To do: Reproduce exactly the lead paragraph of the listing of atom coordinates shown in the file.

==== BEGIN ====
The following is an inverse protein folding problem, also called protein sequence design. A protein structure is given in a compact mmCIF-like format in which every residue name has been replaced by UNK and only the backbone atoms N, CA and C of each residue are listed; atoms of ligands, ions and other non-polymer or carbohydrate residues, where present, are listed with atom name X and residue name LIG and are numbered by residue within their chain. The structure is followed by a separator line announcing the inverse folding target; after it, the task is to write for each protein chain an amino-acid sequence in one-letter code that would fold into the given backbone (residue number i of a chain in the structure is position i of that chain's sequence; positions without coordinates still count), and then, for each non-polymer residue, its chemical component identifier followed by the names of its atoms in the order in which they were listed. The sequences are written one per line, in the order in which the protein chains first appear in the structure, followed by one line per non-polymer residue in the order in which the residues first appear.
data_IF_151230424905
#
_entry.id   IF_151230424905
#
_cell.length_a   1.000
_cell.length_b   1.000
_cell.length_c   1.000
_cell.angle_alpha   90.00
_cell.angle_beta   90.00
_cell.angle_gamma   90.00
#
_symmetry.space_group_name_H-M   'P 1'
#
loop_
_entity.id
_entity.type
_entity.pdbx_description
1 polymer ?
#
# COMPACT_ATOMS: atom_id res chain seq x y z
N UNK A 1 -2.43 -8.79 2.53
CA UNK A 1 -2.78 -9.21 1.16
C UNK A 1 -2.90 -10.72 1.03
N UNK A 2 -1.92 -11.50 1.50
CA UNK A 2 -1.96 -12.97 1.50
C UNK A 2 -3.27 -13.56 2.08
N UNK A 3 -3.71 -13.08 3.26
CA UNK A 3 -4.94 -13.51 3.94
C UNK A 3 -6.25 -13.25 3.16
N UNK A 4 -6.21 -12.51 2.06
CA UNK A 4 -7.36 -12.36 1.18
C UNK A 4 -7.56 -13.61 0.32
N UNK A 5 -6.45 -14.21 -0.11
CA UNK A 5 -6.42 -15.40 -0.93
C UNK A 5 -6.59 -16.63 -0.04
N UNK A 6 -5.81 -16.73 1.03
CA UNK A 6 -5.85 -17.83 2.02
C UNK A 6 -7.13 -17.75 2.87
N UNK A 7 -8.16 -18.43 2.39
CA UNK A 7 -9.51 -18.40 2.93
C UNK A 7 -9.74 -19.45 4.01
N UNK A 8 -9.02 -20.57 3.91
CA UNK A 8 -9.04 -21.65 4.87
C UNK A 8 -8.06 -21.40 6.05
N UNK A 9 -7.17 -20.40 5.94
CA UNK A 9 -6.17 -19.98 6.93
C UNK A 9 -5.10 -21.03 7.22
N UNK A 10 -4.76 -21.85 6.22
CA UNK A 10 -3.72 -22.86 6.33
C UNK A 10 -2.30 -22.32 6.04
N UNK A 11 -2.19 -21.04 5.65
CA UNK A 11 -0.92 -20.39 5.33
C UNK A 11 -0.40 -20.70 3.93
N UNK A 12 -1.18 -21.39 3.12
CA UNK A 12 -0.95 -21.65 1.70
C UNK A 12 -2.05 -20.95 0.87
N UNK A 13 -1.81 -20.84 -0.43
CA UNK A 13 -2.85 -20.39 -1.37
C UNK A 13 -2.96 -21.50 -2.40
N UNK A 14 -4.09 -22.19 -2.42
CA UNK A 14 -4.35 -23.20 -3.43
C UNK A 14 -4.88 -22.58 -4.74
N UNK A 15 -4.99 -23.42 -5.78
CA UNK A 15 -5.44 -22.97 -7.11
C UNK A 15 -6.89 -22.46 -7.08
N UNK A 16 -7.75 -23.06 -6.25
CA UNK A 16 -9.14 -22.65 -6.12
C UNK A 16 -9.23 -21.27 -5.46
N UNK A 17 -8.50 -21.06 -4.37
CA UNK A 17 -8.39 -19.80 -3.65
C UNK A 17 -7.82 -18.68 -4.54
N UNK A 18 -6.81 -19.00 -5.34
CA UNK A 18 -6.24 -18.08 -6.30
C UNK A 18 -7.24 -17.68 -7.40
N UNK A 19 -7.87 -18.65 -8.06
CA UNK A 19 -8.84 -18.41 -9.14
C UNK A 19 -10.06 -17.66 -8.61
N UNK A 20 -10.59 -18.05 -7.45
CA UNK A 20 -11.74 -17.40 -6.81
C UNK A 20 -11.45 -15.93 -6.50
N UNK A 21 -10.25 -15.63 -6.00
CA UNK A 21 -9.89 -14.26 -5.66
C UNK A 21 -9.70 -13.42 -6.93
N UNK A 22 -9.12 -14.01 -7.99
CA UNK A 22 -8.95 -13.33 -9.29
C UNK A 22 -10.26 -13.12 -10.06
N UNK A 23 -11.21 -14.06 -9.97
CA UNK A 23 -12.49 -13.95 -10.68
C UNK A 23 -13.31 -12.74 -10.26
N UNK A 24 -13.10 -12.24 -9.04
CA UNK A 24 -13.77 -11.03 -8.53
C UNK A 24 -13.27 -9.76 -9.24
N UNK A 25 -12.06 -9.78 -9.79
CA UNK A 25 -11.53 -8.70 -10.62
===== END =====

The following is an inverse protein folding problem, also called protein sequence design. A protein structure is given in a compact mmCIF-like format in which every residue name has been replaced by UNK and only the backbone atoms N, CA and C of each residue are listed; atoms of ligands, ions and other non-polymer or carbohydrate residues, where present, are listed with atom name X and residue name LIG and are numbered by residue within their chain. The structure is followed by a separator line announcing the inverse folding target; after it, the task is to write for each protein chain an amino-acid sequence in one-letter code that would fold into the given backbone (residue number i of a chain in the structure is position i of that chain's sequence; positions without coordinates still count), and then, for each non-polymer residue, its chemical component identifier followed by the names of its atoms in the order in which they were listed. The sequences are written one per line, in the order in which the protein chains first appear in the structure, followed by one line per non-polymer residue in the order in which the residues first appear.